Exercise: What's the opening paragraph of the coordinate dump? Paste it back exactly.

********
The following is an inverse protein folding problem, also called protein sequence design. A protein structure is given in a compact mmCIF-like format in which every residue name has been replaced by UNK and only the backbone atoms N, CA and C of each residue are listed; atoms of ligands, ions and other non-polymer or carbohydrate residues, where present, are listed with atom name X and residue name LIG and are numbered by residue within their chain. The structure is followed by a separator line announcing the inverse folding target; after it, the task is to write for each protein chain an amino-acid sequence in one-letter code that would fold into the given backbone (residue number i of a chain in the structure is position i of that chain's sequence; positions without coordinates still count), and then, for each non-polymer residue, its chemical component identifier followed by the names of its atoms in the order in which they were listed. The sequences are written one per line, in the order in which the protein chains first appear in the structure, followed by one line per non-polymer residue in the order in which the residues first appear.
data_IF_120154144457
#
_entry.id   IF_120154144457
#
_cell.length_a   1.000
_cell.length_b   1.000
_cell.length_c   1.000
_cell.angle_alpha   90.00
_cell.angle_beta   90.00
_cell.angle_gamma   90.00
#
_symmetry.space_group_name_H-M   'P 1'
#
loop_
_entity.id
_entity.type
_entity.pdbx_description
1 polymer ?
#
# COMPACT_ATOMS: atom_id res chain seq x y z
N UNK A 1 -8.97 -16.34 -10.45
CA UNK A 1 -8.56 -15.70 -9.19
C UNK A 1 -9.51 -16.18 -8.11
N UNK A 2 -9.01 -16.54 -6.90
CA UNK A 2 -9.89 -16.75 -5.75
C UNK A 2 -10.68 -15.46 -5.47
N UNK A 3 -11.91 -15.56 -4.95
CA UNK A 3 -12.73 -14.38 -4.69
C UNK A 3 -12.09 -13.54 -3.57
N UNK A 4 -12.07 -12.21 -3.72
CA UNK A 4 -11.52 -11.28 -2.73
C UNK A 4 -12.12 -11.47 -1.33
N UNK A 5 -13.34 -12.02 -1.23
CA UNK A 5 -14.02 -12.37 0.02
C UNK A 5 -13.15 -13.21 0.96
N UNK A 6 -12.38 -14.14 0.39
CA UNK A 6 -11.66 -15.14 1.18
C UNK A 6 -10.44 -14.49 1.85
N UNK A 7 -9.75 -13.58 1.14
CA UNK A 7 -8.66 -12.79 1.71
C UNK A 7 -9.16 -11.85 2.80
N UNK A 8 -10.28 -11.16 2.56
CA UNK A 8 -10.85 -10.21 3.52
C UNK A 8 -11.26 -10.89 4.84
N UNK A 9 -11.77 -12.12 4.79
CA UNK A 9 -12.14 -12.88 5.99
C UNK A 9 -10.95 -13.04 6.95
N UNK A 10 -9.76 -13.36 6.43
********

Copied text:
The following is an inverse protein folding problem, also called protein sequence design. A protein structure is given in a compact mmCIF-like format in which every residue name has been replaced by UNK and only the backbone atoms N, CA and C of each residue are listed; atoms of ligands, ions and other non-polymer or carbohydrate residues, where present, are listed with atom name X and residue name LIG and are numbered by residue within their chain. The structure is followed by a separator line announcing the inverse folding target; after it, the task is to write for each protein chain an amino-acid sequence in one-letter code that would fold into the given backbone (residue number i of a chain in the structure is position i of that chain's sequence; positions without coordinates still count), and then, for each non-polymer residue, its chemical component identifier followed by the names of its atoms in the order in which they were listed. The sequences are written one per line, in the order in which the protein chains first appear in the structure, followed by one line per non-polymer residue in the order in which the residues first appear.